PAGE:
The ageing lottery

hydra don't age or undergo senescence
Image by Stephen Friedt via Wiki Commons

Not all animals age like we do. In fact some animals don’t age at all. A recent paper compared patterns of fertility and mortality across 46 different species ranging from humans right down to alga. To be precise, the study looked at humans, primates, mammals, birds, reptiles, amphibians, fish, insects, molluscs, a cnidarian, a crustacean, plants, and an alga. In their words, humans are ‘extreme outliers’ when it comes to how we age. We have an early spike in fertility from about 13-40 years, then a plateau period where we quietly go about living our lives and raising our babies, then we have a massive increase in rate of mortality from around 60 years of age. This increase in mortality is called senescence.

The star of the ageing world is the Hydra (Hydra magnipapillata), a tiny tentacled fresh water animal that can live up to 1400 years. Hydra have negligible sensescnece – they maintain fertility and mortality throughout their considerable life span.

Other mammals show a similar increase in senescence at the end of their lifespan to humans – it just isn’t as dramatic as it is for us. Animals lower down the evolutionary chain, amphibians and reptiles, tend to show a much flatter mortality curve. Some of them, like the desert tortoise (Gopherus agassizii) and the red legged frog (Rana aurora) hit the ageing jackpot and actually become more fertile and less likely to die the older they get. This also goes for the white mangrove plant (Avicennia marina) and the oarweed alga (Laminaria digitata). This is called negative senescence and is the holy grail for ageing researchers.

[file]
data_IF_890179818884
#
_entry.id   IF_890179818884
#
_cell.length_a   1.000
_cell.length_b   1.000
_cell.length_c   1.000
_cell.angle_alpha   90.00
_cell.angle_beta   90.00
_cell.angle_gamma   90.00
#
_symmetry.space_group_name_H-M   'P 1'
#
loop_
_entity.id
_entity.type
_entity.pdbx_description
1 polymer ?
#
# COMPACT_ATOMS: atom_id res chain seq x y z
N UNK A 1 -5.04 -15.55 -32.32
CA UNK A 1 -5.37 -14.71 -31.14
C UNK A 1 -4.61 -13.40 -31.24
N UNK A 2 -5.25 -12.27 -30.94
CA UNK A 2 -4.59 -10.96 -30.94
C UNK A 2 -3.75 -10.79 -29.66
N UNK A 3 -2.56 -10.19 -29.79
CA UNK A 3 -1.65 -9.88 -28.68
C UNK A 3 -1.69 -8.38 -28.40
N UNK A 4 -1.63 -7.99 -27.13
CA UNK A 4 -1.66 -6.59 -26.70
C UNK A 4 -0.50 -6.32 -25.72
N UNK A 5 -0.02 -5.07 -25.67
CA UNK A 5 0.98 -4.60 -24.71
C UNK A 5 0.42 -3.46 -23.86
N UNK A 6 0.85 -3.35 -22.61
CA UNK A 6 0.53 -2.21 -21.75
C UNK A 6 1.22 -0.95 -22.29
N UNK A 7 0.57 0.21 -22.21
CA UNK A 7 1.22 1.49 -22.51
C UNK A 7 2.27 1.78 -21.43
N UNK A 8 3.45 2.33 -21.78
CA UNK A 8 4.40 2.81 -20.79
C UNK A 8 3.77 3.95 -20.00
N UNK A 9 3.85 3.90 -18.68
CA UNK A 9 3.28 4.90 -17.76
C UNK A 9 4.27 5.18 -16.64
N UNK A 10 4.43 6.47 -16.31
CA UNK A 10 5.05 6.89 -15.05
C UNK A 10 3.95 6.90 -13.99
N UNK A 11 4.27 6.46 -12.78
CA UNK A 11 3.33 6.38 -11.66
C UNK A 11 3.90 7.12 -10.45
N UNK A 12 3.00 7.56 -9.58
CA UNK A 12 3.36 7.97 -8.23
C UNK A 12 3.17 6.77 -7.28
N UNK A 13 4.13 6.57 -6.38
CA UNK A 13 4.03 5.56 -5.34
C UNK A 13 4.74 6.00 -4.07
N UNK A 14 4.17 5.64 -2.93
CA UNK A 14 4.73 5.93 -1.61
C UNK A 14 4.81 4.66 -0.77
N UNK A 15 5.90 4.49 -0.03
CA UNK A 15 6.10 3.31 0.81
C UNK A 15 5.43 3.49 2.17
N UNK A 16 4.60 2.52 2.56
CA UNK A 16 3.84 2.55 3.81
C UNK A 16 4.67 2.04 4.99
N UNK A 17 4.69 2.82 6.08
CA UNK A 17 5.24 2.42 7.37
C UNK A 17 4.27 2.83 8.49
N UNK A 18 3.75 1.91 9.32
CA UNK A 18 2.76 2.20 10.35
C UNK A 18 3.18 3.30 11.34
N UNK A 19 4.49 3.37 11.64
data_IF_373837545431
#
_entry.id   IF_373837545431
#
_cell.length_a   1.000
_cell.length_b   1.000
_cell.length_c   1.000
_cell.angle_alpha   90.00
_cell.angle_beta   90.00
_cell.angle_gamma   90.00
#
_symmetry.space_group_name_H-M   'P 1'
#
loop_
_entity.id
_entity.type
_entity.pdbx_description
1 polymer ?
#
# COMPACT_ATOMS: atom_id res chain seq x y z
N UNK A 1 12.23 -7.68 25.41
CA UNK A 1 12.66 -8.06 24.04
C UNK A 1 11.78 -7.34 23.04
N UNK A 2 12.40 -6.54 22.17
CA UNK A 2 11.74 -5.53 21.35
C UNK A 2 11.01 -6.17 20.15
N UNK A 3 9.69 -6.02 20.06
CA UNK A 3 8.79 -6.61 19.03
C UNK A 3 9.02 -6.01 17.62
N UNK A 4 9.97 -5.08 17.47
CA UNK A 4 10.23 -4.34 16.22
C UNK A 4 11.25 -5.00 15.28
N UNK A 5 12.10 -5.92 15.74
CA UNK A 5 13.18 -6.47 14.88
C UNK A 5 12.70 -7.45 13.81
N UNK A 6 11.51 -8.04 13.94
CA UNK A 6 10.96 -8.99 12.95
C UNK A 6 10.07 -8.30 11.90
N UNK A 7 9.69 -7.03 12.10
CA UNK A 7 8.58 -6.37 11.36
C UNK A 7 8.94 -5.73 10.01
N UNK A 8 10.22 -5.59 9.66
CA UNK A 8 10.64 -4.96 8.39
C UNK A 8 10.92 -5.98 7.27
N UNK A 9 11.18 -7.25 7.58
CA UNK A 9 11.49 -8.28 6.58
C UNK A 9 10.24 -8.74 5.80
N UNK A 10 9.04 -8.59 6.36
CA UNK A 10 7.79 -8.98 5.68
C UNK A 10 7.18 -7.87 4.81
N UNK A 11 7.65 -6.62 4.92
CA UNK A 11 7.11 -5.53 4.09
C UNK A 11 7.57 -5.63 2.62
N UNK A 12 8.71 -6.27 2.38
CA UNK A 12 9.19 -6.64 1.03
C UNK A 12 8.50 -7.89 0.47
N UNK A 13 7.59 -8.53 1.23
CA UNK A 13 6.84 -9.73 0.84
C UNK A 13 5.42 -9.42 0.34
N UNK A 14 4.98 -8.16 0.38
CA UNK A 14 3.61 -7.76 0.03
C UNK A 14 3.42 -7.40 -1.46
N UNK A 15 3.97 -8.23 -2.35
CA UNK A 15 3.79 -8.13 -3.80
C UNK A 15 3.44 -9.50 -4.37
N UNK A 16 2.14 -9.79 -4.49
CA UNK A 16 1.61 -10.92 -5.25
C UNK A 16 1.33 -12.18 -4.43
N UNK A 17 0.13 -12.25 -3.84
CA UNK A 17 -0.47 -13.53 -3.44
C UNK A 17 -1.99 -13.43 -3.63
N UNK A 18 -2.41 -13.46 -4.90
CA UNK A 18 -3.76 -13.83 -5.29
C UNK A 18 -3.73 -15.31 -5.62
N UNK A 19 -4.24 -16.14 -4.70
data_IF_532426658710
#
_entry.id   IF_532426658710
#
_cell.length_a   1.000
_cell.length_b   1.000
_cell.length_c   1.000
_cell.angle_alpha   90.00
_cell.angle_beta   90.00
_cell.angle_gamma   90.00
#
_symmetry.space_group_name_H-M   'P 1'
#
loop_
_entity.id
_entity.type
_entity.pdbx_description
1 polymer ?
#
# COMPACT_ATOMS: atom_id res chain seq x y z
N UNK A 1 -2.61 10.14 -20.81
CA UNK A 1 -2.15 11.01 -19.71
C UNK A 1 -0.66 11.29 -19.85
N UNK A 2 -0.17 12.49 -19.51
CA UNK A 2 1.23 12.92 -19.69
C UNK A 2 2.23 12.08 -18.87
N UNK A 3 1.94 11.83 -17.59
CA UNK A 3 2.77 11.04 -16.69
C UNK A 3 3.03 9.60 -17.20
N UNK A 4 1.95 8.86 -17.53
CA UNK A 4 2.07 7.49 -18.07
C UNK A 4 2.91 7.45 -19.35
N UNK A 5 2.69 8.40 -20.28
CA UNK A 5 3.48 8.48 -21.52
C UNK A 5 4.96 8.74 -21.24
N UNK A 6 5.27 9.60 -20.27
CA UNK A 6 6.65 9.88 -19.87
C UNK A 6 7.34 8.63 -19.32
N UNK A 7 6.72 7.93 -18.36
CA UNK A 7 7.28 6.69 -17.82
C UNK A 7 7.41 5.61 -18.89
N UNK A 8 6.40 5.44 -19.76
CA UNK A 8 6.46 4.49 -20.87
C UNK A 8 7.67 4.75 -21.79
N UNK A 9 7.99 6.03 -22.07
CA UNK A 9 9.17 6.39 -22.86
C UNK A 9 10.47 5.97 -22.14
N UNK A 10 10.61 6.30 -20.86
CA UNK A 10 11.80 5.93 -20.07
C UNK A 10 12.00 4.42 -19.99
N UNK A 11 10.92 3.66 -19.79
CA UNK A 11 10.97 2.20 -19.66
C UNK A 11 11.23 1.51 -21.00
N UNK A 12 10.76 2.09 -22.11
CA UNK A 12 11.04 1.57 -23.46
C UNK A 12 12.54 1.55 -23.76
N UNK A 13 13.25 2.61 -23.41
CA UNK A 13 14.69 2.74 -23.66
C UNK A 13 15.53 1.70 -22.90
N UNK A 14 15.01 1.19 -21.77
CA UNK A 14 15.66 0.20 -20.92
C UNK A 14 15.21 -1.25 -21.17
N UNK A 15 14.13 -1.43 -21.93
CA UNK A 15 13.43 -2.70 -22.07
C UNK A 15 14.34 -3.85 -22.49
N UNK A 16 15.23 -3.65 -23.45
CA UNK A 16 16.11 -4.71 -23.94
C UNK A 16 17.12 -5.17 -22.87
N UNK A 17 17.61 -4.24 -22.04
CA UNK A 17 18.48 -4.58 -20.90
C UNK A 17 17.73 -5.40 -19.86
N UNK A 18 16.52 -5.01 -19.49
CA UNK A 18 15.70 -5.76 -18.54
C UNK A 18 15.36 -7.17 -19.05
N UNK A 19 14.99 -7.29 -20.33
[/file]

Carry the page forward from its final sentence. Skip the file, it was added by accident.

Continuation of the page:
Invertebrates and plants showed really variable fertility and mortality curves which shows that the way we age isn’t linked to how complex we are in the evolutionary sense.

Another phenomenon that occurs all the way up and down the evolutionary chain is the ability to live for a reasonable time once you are no longer fertile and able to reproduce. Humans do this, but so do Bali mynah birds (Leucopsar rothschildi), worms (Caenorhabditis elegans) and the microscopic plankton-esque rotifers (Macrotrachela sp.).

What does all this mean? If we could learn why hydra and the desert tortoise and the red legged frog seem to be able to avoid senescence, we might have a better understanding of how to delay ageing in humans.

The Scientific Paper:
Jones et al. Diversity of ageing across the tree of life. Nature. 2014

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